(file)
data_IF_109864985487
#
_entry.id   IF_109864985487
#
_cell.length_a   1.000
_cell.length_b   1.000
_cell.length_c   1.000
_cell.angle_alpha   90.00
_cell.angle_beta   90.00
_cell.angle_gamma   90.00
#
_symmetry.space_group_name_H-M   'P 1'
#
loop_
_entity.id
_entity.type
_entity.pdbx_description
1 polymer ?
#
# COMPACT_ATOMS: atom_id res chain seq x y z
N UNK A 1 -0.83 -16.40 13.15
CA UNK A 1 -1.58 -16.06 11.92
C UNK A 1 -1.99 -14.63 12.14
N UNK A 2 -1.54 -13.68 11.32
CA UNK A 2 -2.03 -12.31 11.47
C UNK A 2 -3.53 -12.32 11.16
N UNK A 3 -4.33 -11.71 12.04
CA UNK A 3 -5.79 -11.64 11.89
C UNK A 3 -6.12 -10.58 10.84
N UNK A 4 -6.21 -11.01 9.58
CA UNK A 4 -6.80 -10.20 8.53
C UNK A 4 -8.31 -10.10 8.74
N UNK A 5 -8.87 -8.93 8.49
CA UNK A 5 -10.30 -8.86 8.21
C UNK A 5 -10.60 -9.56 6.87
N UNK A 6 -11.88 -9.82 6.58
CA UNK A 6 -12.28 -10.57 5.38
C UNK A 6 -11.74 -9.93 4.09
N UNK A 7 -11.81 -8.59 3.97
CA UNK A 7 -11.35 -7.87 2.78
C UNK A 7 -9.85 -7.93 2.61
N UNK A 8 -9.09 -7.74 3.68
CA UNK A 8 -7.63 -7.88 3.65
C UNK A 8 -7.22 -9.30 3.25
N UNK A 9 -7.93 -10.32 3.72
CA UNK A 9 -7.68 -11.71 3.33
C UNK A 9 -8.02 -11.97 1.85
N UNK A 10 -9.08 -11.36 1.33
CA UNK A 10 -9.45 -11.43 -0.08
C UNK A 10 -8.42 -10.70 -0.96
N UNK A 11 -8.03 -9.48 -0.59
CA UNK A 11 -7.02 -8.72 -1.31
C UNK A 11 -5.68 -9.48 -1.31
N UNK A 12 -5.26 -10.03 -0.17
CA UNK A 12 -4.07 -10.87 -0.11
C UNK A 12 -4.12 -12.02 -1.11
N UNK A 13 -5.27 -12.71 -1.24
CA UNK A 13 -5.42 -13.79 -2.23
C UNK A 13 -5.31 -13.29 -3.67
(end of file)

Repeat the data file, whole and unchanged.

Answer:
data_IF_109864985487
#
_entry.id   IF_109864985487
#
_cell.length_a   1.000
_cell.length_b   1.000
_cell.length_c   1.000
_cell.angle_alpha   90.00
_cell.angle_beta   90.00
_cell.angle_gamma   90.00
#
_symmetry.space_group_name_H-M   'P 1'
#
loop_
_entity.id
_entity.type
_entity.pdbx_description
1 polymer ?
#
# COMPACT_ATOMS: atom_id res chain seq x y z
N UNK A 1 -0.83 -16.40 13.15
CA UNK A 1 -1.58 -16.06 11.92
C UNK A 1 -1.99 -14.63 12.14
N UNK A 2 -1.54 -13.68 11.32
CA UNK A 2 -2.03 -12.31 11.47
C UNK A 2 -3.53 -12.32 11.16
N UNK A 3 -4.33 -11.71 12.04
CA UNK A 3 -5.79 -11.64 11.89
C UNK A 3 -6.12 -10.58 10.84
N UNK A 4 -6.21 -11.01 9.58
CA UNK A 4 -6.80 -10.20 8.53
C UNK A 4 -8.31 -10.10 8.74
N UNK A 5 -8.87 -8.93 8.49
CA UNK A 5 -10.30 -8.86 8.21
C UNK A 5 -10.60 -9.56 6.87
N UNK A 6 -11.88 -9.82 6.58
CA UNK A 6 -12.28 -10.57 5.38
C UNK A 6 -11.74 -9.93 4.09
N UNK A 7 -11.81 -8.59 3.97
CA UNK A 7 -11.35 -7.87 2.78
C UNK A 7 -9.85 -7.93 2.61
N UNK A 8 -9.09 -7.74 3.68
CA UNK A 8 -7.63 -7.88 3.65
C UNK A 8 -7.22 -9.30 3.25
N UNK A 9 -7.93 -10.32 3.72
CA UNK A 9 -7.68 -11.71 3.33
C UNK A 9 -8.02 -11.97 1.85
N UNK A 10 -9.08 -11.36 1.33
CA UNK A 10 -9.45 -11.43 -0.08
C UNK A 10 -8.42 -10.70 -0.96
N UNK A 11 -8.03 -9.48 -0.59
CA UNK A 11 -7.02 -8.72 -1.31
C UNK A 11 -5.68 -9.48 -1.31
N UNK A 12 -5.26 -10.03 -0.17
CA UNK A 12 -4.07 -10.87 -0.11
C UNK A 12 -4.12 -12.02 -1.11
N UNK A 13 -5.27 -12.71 -1.24
CA UNK A 13 -5.42 -13.79 -2.23
C UNK A 13 -5.31 -13.29 -3.67